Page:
Politics & Media
Aug 29, 2019, 06:29AM

Trump Can’t Help It If He’s Lucky

It’s historically odd, but a primary challenger helps the incumbent.

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If Donald Trump knew anything about pop culture, he would’ve hummed “Life’s been good to me so far,” as he tapped out another tweet about China, Andrew Luck, Boris Johnson, tax cuts and Emmanuel Macron, among other topics or peeves, last weekend. I’d guess that the #NeverTrumpers, if they’d heard of ex-Eagle Joe Walsh would prefer him to the batshit crazy syndicated radio host (and one-term Illinois Congressman) Joe Walsh, who announced he’d challenge Trump in next year’s primaries. The prolific tweeter, who says he’s to the right of Trump, and has had to apologize for various racist comments made over the course of years, is yet another gift to the President, who can’t help it if he’s lucky. In 2016, for example, Walsh tweeted: “Watch out Black Lives Matter punks.”

Walsh appeared on ABC’s This Week last Sunday, telling George Stephanopoulos—one of the first government officials to trade hats and accept a rich TV contract—“We’ve got a guy in the White House who is unfit, completely unfit, to be president,” apparently forgetting his 2016 pro-Trump tweet, “On November 9th, if Trump loses, I’m grabbing my musket. You in?”

I’ve no idea if the likes of Bill Kristol, Jennifer Rubin, George Will, Bret Stephens (assuming he’s still at the Times after bedbug bedlam; as noted before, I like a lot Stephens’ columns, but he’ll wear the hashtag #IAmAnAsshole on his forehead for the foreseeable future) and born-again liberal Max Boot (trying to sell books) have hooted from the GOP bleachers their support of Walsh, but they’re so desperate for attention—just like nemesis Trump—that it’s not that big a leap, even if they prefer a gentleman neocon like Mitt Romney. (Romney would be the logical opponent to Trump, except the Utah Senator doesn’t have the guts to back up his criticism of the President.)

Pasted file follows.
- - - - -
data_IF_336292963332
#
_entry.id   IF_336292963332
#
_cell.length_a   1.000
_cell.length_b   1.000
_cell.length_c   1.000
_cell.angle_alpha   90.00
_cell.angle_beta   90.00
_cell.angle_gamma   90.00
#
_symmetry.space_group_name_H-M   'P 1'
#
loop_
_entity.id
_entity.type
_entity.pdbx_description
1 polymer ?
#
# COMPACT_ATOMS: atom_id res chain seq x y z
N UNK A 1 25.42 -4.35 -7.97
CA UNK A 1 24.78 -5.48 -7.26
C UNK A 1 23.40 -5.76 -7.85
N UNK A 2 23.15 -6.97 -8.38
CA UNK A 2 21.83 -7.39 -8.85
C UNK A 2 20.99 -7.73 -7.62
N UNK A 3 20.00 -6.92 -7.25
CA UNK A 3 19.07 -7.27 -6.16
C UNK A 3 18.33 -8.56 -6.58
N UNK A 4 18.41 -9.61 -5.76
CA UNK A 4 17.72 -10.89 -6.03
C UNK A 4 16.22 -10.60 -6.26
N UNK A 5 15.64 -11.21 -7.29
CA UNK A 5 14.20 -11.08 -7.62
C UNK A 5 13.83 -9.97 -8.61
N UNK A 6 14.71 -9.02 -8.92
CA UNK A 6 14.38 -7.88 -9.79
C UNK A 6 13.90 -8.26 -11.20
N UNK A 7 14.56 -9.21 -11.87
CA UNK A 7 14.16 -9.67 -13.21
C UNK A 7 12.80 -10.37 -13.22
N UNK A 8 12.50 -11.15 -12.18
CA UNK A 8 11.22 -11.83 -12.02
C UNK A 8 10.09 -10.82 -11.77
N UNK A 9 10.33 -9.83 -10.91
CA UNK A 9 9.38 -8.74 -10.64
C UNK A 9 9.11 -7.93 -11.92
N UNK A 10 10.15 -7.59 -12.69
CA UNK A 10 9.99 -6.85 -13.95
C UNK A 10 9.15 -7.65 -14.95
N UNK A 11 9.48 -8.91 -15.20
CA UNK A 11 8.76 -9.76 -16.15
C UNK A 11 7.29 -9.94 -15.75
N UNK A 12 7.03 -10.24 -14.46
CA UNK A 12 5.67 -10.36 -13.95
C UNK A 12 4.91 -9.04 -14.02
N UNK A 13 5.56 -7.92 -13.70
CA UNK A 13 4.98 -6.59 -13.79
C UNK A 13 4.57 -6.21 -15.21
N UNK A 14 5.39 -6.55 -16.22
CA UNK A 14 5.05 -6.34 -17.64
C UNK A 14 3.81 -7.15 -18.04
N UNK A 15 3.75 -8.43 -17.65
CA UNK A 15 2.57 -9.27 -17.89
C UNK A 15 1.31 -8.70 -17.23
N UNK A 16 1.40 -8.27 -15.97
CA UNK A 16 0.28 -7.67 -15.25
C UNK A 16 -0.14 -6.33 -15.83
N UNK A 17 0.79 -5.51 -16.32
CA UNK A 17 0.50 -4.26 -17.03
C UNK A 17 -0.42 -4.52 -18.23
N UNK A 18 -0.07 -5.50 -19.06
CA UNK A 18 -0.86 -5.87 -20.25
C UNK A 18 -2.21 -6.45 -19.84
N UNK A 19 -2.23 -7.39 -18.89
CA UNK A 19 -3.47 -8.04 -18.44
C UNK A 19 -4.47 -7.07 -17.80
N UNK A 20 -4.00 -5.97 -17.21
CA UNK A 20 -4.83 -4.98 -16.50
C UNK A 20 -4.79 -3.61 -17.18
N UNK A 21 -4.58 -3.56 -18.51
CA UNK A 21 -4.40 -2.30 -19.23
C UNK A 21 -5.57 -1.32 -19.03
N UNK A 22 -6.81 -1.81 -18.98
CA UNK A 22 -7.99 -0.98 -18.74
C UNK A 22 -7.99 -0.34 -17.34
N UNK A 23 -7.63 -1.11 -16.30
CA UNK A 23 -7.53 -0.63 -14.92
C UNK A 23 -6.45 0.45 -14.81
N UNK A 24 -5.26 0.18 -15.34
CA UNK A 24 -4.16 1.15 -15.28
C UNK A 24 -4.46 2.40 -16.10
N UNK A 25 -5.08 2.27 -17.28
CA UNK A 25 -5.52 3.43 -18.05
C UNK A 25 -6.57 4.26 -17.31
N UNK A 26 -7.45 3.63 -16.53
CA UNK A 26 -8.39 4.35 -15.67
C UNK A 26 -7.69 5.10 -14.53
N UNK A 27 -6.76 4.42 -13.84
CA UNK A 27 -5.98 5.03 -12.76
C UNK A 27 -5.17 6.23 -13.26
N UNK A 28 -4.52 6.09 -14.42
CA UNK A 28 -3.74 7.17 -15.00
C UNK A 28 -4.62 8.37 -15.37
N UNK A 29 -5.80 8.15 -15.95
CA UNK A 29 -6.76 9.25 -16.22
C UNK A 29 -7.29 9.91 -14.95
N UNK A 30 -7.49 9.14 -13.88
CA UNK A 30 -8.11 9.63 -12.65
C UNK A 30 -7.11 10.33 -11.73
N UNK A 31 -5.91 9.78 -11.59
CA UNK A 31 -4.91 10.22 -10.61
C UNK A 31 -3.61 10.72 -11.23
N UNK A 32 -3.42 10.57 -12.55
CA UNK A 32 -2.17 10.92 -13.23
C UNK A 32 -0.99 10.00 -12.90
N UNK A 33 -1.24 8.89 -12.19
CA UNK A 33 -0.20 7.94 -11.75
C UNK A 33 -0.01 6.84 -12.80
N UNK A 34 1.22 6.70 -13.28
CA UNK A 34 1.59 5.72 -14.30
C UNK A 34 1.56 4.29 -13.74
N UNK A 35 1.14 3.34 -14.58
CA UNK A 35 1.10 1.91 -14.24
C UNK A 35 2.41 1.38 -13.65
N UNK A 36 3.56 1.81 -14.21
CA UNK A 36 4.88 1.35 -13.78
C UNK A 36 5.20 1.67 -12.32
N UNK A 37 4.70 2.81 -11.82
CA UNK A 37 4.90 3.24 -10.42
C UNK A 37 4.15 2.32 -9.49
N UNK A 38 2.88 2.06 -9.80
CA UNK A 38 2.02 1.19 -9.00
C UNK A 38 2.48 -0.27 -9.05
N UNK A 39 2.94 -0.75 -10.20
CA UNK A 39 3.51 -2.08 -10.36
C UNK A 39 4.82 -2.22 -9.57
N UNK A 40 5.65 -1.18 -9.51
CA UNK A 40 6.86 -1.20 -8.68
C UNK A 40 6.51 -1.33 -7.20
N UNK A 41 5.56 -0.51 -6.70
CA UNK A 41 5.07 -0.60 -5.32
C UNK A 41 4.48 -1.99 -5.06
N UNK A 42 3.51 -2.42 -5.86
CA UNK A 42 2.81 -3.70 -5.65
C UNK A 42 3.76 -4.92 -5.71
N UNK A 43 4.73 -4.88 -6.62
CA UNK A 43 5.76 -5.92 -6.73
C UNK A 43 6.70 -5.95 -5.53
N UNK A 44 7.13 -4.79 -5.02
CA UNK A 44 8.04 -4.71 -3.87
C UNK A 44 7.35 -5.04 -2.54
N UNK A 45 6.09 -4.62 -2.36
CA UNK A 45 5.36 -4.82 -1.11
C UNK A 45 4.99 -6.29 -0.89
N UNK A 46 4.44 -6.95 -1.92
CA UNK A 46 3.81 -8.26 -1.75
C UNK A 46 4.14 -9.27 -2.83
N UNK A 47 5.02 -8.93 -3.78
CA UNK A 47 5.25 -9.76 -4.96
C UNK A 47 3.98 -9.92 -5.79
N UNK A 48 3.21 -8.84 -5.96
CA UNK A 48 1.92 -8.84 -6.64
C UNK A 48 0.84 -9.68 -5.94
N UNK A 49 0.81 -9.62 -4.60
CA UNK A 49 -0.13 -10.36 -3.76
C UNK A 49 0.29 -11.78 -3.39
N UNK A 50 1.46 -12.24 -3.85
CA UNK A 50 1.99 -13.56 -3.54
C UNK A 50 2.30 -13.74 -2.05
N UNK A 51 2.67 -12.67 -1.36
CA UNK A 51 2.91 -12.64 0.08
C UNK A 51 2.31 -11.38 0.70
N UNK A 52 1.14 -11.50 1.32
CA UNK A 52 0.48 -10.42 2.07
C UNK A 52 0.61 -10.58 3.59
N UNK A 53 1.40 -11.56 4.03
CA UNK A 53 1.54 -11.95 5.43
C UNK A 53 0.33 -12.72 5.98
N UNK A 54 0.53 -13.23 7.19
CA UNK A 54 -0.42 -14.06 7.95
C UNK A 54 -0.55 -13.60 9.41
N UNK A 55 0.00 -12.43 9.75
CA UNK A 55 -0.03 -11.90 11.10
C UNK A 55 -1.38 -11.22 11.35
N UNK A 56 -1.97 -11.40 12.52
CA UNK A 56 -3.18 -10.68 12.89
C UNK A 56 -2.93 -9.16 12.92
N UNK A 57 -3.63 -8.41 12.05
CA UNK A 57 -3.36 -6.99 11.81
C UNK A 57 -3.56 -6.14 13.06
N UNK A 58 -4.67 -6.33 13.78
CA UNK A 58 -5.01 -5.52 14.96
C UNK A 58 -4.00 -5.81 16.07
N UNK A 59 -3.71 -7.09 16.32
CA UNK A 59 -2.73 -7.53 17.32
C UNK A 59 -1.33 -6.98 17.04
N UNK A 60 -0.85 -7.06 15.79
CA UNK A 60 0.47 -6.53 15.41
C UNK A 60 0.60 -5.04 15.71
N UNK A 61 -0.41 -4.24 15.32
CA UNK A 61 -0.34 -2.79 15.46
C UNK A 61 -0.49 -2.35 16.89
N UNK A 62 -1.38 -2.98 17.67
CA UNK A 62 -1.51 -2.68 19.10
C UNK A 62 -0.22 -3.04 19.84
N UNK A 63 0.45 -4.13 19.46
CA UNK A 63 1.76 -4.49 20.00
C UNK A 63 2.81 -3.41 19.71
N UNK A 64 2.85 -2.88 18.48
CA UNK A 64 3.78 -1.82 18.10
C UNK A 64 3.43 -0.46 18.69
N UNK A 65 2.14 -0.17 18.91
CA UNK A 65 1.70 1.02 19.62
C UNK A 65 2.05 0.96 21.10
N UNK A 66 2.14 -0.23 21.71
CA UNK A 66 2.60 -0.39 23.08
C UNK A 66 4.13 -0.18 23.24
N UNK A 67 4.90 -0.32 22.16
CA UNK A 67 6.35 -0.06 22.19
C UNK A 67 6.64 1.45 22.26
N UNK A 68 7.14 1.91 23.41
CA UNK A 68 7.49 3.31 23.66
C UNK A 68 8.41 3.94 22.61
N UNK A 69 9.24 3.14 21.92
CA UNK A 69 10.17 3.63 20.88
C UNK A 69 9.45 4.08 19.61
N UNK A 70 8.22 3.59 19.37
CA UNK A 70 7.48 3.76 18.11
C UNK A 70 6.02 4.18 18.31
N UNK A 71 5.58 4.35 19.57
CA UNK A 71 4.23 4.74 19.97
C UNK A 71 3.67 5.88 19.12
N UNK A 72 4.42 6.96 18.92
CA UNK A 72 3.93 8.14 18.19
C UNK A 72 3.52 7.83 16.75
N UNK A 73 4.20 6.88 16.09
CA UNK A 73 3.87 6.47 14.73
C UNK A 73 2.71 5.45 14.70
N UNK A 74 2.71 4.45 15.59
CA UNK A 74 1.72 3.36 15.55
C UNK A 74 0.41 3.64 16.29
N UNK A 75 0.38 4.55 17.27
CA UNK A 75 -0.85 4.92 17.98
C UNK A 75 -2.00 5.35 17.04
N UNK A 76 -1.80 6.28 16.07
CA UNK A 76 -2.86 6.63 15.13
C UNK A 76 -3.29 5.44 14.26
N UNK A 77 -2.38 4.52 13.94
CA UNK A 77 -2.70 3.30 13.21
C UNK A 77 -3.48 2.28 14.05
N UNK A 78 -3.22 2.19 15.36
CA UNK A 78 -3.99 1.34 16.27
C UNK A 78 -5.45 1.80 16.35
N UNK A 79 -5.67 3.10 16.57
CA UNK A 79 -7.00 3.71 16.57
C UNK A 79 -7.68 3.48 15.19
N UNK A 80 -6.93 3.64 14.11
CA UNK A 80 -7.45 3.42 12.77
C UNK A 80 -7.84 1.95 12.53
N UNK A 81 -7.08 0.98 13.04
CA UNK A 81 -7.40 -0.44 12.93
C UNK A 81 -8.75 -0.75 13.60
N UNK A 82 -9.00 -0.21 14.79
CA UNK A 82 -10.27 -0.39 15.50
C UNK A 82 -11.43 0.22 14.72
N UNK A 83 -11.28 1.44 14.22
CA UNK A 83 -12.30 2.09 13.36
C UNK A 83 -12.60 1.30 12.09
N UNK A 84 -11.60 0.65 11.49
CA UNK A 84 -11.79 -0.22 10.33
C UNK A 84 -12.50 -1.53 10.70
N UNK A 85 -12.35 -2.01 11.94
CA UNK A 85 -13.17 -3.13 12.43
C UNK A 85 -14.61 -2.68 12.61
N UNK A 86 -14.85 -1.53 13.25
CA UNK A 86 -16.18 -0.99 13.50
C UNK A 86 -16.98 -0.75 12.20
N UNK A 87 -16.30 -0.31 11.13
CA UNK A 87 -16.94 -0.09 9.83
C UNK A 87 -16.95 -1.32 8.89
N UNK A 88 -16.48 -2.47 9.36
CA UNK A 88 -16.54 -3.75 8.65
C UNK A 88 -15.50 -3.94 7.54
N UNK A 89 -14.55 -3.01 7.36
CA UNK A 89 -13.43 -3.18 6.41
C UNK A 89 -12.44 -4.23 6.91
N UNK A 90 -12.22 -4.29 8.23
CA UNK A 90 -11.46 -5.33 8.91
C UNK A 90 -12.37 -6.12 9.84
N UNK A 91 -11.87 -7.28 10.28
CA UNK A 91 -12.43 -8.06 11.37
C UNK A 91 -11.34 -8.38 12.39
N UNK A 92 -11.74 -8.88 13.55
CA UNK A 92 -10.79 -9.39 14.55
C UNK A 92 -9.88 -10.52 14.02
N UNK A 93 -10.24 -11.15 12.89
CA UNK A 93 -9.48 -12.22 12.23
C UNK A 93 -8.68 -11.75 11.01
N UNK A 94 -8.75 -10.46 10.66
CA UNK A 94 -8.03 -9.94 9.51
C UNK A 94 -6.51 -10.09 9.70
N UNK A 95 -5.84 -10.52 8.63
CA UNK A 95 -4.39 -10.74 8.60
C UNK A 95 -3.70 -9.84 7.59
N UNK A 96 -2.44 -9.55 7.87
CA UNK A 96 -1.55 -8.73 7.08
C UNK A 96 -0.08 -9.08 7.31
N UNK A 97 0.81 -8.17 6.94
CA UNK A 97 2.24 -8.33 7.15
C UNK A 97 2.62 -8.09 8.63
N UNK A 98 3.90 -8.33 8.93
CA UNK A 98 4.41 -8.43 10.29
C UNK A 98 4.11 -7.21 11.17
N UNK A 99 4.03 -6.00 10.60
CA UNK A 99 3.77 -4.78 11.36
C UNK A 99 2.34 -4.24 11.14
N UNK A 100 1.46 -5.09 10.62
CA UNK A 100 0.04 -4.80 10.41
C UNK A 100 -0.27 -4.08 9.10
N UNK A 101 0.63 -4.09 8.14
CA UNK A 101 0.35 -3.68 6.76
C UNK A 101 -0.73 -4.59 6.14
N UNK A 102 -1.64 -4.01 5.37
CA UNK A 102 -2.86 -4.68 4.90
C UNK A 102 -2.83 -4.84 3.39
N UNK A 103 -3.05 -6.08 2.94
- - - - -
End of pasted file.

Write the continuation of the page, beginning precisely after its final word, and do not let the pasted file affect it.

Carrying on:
Normally, a primary challenger to an incumbent is a pain in the ass—as George H.W. Bush found out with Pat Buchanan in ’92, and Gerry Ford, stalked by Ronald Reagan in ‘76—but Walsh isn’t even an irritant (and is likely in the mix to promote his talk show, which will be suspended for however long he stays in the race). Here’s where the luck comes in: the media, temporarily bored with the non-stop bleats from the Democratic candidates, are sure to give Walsh more credibility than he deserves. I briefly wondered whether Trump would consent to debate Walsh (and Bill Weld), and then scolded myself: of course he will, too hard to resist.

Trump/Walsh is a more tempting story: which simply reinforces my opinion that fully 80 percent of political reporters and op-ed columnists are privately rooting for a second Trump term. How can you top the regular indignation, calls for impeachment or the 25th Amendment, and for a select few, a book deal down the road? Story of a lifetime. Democrats rarely provide juicy copy: it’s satisfying to mock Elizabeth Warren for her ham-handed efforts to appear like “ordinary folks,” with her “I’m gonna get me a beer,” strawberry shortcake recipes and anticipation of a new episode of Ballers but that can’t compete with Trump floating the idea of buying Greenland. No vision, Liz!